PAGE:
Kyle Liudahl – Graco
- Written by: Kate Gardner
- Produced by: Liz Fallon & Matt Welch
- Est. reading time: 4 mins
Anyone who’s lived through a bitterly cold winter or a summer heat wave knows the value of good home insulation.
In addition to conventional insulation, contractors use spray foam insulation guns to seal edges and prevent drafts. Headquartered in Minneapolis, Minnesota, Graco makes these and other fluid management products, which include everything from pumps used to fill peanut butter jars to the systems used to measure how much oil cars need to the devices that glue soles to shoes.
As these devices are designed and created, Kyle Liudahl helps draft patents and get them approved. Most recently, the company’s associate general counsel and privacy officer has been working on this process with an improved version of the spray foam gun. Graco’s updated device, which Liudahl says is easier to use, has over a dozen patents attached to it. Liudahl has helped get them approved and is working on the last one, which is for a component cartridge near the spray tip.
Getting patents approved isn’t the end of the process, though. He also needs to look out for intellectual property infringement.
“As our spray technologies continue to evolve, so does the need to protect the tech advancements we’ve made,” Liudahl says.
An overarching view
In addition to patent and intellectual property work, Liudahl handles all legal matters for two of Graco’s manufacturing divisions and for the Central and South America region, while also overseeing the global privacy program.
As the first person to hold the privacy officer role at Graco, he created the privacy program, focusing it on the then-new General Data Protection Regulation and leaving room for other, emerging requirements. Also, because Graco operates all over the world, he developed the policies with an aim to be compliant with regional regulations.
Liudahl also talked with staff to better understand how they communicate and share data in their own regions and with global Graco staff. He says these conversations shaped the policies he made regarding data and information sharing. While he did much of this work on his own, he also worked with an outside consultant.
Prior to having a privacy program in place, procedures “were one-offs” and varied from project to project, Liudahl says. In addition to being inconsistent, this also opened the company up to avoidable risk.
“Rather than addressing issues as they arise, this is a different approach with an overarching view,” he says. “It creates standards and guidelines we can all look to, which ensures we’re staying compliant.”
Because data and information are stored and shared digitally, Liudahl works closely with the IT department on privacy matters as the legal liaison to the executive cybersecurity team. He also has outside counsel he works with on cybersecurity matters.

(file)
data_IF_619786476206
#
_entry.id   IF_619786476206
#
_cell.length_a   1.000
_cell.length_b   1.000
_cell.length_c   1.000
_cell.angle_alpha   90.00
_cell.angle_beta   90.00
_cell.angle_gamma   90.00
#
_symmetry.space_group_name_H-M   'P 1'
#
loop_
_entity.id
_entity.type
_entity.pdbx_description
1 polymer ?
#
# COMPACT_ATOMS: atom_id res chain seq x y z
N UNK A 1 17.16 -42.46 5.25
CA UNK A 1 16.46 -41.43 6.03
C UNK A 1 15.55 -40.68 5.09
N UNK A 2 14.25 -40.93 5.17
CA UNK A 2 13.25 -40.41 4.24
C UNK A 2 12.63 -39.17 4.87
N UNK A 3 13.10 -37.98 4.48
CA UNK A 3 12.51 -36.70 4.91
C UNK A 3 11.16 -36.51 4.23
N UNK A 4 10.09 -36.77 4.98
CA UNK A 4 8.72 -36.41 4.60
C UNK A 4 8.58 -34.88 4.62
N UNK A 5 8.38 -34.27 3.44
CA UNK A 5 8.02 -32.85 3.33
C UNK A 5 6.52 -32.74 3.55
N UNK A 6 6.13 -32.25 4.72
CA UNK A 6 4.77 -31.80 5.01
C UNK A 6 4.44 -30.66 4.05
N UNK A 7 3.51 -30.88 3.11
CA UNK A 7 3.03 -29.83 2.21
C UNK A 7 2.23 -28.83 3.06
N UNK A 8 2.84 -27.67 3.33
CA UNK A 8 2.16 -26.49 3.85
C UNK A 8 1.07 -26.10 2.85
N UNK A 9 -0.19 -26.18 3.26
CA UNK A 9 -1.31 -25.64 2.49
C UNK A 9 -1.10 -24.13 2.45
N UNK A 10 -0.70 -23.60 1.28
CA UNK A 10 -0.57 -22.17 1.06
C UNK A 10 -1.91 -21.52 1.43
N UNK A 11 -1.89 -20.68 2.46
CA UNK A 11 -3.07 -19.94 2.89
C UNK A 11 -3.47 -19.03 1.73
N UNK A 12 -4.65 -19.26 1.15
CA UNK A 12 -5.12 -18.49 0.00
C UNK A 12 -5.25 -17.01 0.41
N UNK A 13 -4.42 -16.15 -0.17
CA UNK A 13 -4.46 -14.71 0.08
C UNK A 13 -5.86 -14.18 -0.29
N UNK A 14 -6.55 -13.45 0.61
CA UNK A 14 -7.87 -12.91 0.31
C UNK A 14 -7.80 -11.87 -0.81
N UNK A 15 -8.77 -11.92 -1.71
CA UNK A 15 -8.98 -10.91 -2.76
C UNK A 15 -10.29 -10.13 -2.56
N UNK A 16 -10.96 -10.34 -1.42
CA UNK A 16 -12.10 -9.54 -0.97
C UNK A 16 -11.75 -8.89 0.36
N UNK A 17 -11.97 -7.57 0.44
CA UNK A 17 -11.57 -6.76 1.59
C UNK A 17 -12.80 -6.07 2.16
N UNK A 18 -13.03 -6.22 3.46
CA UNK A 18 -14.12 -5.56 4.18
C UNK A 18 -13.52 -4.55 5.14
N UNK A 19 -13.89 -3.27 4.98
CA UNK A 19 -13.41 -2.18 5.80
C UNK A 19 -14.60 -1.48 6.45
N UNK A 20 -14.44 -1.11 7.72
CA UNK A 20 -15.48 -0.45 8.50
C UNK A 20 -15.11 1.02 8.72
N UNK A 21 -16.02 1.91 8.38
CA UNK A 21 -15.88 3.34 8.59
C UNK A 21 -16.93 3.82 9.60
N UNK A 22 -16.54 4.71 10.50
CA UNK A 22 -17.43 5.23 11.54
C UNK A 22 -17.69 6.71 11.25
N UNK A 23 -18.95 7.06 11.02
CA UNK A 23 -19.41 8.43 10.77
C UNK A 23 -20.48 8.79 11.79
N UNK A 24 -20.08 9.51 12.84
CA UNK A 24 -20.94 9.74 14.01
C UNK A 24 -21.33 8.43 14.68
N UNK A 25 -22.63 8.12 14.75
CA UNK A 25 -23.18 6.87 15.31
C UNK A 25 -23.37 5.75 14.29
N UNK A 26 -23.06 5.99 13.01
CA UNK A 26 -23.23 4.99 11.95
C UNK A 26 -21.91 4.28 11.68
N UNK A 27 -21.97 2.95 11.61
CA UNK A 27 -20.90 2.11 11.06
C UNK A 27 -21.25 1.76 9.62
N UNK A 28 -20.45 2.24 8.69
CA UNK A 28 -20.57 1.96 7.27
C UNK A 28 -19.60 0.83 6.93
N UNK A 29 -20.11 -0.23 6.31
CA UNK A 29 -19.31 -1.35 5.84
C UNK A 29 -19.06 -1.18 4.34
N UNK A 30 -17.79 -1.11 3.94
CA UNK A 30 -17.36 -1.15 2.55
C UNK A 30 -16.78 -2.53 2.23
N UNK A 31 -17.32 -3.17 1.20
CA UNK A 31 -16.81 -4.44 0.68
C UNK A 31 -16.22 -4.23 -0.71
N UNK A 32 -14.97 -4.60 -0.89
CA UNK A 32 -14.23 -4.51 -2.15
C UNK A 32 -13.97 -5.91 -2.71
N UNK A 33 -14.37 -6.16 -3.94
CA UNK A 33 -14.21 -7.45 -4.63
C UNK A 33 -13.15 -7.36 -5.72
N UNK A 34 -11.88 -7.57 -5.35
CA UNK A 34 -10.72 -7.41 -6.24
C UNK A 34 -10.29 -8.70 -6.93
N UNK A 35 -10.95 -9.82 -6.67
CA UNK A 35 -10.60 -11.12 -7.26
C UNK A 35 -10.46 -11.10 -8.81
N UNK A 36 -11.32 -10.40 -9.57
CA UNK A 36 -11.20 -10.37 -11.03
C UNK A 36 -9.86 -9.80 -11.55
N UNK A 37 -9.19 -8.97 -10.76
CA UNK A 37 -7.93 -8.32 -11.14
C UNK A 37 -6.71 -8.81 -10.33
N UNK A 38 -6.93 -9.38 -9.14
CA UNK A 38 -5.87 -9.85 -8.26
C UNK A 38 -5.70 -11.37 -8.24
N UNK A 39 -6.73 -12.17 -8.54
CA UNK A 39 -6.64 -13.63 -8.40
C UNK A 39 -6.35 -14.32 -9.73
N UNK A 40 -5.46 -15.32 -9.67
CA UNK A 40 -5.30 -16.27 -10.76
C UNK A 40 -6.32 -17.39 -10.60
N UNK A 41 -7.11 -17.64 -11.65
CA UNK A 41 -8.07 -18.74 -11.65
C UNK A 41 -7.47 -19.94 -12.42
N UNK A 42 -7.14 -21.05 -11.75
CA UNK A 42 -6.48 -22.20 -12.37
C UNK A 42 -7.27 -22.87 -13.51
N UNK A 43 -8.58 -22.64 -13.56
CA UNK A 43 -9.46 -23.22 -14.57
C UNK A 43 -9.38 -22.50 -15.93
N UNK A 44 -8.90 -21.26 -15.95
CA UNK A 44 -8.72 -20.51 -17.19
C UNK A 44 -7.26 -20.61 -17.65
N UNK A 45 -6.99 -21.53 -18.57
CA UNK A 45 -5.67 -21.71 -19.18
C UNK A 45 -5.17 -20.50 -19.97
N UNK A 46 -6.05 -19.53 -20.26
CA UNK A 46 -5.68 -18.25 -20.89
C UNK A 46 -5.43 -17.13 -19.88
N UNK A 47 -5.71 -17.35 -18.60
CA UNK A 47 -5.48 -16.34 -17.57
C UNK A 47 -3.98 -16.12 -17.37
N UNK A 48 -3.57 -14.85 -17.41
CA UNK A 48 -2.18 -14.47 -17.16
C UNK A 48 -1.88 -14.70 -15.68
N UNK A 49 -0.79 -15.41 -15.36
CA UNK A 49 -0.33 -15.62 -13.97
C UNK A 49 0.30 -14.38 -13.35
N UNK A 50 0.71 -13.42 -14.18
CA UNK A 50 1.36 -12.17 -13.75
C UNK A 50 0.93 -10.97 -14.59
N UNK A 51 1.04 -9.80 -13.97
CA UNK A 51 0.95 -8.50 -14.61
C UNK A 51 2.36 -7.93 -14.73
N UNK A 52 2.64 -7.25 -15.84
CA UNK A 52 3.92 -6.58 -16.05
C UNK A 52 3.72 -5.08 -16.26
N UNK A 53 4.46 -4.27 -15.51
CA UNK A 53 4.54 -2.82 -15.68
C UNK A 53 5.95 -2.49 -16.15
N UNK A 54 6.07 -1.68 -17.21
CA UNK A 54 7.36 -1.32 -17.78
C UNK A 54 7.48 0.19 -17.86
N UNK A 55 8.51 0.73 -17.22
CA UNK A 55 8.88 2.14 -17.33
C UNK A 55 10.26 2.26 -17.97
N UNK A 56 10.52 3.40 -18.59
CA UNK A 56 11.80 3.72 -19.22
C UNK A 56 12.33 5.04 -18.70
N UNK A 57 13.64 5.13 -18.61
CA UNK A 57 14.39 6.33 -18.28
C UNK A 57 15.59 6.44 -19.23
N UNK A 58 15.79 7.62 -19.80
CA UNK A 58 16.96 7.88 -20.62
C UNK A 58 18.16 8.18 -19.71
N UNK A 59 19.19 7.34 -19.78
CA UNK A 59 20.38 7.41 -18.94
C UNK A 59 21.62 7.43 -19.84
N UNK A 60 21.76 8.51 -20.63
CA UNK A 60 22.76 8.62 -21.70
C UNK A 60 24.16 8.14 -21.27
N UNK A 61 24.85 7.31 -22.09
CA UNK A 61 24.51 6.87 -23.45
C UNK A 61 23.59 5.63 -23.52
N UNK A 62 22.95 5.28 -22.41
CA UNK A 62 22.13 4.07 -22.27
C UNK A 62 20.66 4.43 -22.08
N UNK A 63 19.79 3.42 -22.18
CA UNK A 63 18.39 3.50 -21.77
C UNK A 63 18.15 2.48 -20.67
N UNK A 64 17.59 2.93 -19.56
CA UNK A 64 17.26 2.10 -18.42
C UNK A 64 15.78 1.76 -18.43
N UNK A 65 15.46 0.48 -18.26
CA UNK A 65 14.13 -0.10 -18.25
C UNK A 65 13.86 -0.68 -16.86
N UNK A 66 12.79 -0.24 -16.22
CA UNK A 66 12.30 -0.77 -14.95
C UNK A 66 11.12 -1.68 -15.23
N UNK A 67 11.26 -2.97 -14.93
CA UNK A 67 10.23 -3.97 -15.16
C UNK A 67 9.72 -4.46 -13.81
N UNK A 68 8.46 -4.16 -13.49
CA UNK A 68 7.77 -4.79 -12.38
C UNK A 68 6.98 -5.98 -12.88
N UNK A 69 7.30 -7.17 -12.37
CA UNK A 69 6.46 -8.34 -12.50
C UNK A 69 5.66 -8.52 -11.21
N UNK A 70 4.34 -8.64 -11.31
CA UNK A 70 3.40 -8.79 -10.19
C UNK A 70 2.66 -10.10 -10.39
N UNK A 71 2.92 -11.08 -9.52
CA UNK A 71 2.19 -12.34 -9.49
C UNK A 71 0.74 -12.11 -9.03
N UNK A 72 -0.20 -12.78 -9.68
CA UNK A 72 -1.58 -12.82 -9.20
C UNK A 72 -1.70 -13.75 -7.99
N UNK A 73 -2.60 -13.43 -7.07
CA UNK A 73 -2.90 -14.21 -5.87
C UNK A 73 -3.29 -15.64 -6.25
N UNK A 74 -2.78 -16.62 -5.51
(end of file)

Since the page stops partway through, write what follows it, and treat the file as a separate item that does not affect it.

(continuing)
Liudahl says building the privacy program has been fun, interesting and has helped him develop in his career. When he came to Graco in June 2017, he was primarily working on intellectual property issues, which are his expertise.
After earning his J.D. from the University of South Dakota, he got his Master of Law in intellectual property with an emphasis on patents from the George Washington University Law School. He also has his bachelor’s degree in chemistry from South Dakota State University and his Master of Public Administration from USD.
Liudahl started his career as a patent examiner of electrical storage devices at the United States Patent and Trademark Office for three years. He then spent one year at the Stoneman Law Patent Group in Phoenix, Arizona. From there, he worked for over four and a half years at the Minneapolis office of the global firm Norton Rose Fulbright. As an intellectual property and technology attorney, he worked on patent litigation and prosecution related to automobile diagnostic devices and database and processor technologies.
As much as Liudahl has followed his interest in intellectual property, he’s also stayed true to his mechanical inclination. He’s spent the last 17 years in the Army National Guard as a helicopter pilot and is still in the active reserves as a lieutenant colonel and brigade executive officer. In 2020, he was a battalion task force commander serving in central Iraq during the Iranian ballistic missile strikes. This summer, he will complete a Master of Strategic Studies from the United States Army War College.
“I like working at Graco because the culture is very similar to the Army,” Liudahl says. “There’s an emphasis on fact-based decision making and working together to solve problems.”
View this feature in the Vanguard Spring III 2022 Edition here.
Showcase your feature on your website with a custom “As Featured in Vanguard” badge that links directly to your article!
Copy and paste this script into your page coding (ideally right before the closing